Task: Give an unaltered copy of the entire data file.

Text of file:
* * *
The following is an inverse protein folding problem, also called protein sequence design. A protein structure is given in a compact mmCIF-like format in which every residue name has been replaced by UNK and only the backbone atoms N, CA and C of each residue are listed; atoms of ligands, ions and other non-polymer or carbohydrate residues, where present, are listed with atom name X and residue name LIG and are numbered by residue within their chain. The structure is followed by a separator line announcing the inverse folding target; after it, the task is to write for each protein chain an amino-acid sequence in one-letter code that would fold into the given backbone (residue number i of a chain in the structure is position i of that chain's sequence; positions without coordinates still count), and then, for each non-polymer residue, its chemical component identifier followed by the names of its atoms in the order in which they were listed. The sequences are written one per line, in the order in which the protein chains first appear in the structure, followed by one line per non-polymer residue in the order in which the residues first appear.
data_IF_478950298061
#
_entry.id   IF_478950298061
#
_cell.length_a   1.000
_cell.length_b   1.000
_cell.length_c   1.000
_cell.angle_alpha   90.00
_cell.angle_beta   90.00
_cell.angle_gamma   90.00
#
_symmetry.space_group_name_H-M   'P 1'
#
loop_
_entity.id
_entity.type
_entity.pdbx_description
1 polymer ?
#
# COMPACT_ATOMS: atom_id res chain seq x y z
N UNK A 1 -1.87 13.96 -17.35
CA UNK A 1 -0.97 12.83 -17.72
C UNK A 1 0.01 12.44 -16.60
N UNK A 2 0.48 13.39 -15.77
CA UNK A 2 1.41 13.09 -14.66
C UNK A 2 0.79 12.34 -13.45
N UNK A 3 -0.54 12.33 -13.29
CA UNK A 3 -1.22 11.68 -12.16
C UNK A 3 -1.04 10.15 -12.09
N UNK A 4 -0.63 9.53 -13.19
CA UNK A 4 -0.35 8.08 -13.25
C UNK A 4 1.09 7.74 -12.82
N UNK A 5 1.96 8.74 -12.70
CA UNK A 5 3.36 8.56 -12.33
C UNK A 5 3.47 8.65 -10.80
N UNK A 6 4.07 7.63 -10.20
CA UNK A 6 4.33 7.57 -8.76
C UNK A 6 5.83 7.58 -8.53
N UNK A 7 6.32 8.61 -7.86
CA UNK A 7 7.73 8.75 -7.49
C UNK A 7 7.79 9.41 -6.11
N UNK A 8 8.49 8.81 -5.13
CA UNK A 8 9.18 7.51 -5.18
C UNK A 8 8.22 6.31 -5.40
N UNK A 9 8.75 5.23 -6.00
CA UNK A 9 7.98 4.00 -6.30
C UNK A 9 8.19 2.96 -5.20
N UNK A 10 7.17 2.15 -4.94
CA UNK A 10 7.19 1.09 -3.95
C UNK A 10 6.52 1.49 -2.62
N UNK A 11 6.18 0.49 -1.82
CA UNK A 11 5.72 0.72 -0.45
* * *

The following is an inverse protein folding problem, also called protein sequence design. A protein structure is given in a compact mmCIF-like format in which every residue name has been replaced by UNK and only the backbone atoms N, CA and C of each residue are listed; atoms of ligands, ions and other non-polymer or carbohydrate residues, where present, are listed with atom name X and residue name LIG and are numbered by residue within their chain. The structure is followed by a separator line announcing the inverse folding target; after it, the task is to write for each protein chain an amino-acid sequence in one-letter code that would fold into the given backbone (residue number i of a chain in the structure is position i of that chain's sequence; positions without coordinates still count), and then, for each non-polymer residue, its chemical component identifier followed by the names of its atoms in the order in which they were listed. The sequences are written one per line, in the order in which the protein chains first appear in the structure, followed by one line per non-polymer residue in the order in which the residues first appear.
data_IF_478950298061
#
_entry.id   IF_478950298061
#
_cell.length_a   1.000
_cell.length_b   1.000
_cell.length_c   1.000
_cell.angle_alpha   90.00
_cell.angle_beta   90.00
_cell.angle_gamma   90.00
#
_symmetry.space_group_name_H-M   'P 1'
#
loop_
_entity.id
_entity.type
_entity.pdbx_description
1 polymer ?
#
# COMPACT_ATOMS: atom_id res chain seq x y z
N UNK A 1 -1.87 13.96 -17.35
CA UNK A 1 -0.97 12.83 -17.72
C UNK A 1 0.01 12.44 -16.60
N UNK A 2 0.48 13.39 -15.77
CA UNK A 2 1.41 13.09 -14.66
C UNK A 2 0.79 12.34 -13.45
N UNK A 3 -0.54 12.33 -13.29
CA UNK A 3 -1.22 11.68 -12.16
C UNK A 3 -1.04 10.15 -12.09
N UNK A 4 -0.63 9.53 -13.19
CA UNK A 4 -0.35 8.08 -13.25
C UNK A 4 1.09 7.74 -12.82
N UNK A 5 1.96 8.74 -12.70
CA UNK A 5 3.36 8.56 -12.33
C UNK A 5 3.47 8.65 -10.80
N UNK A 6 4.07 7.63 -10.20
CA UNK A 6 4.33 7.57 -8.76
C UNK A 6 5.83 7.58 -8.53
N UNK A 7 6.32 8.61 -7.86
CA UNK A 7 7.73 8.75 -7.49
C UNK A 7 7.79 9.41 -6.11
N UNK A 8 8.49 8.81 -5.13
CA UNK A 8 9.18 7.51 -5.18
C UNK A 8 8.22 6.31 -5.40
N UNK A 9 8.75 5.23 -6.00
CA UNK A 9 7.98 4.00 -6.30
C UNK A 9 8.19 2.96 -5.20
N UNK A 10 7.17 2.15 -4.94
CA UNK A 10 7.19 1.09 -3.95
C UNK A 10 6.52 1.49 -2.62
N UNK A 11 6.18 0.49 -1.82
CA UNK A 11 5.72 0.72 -0.45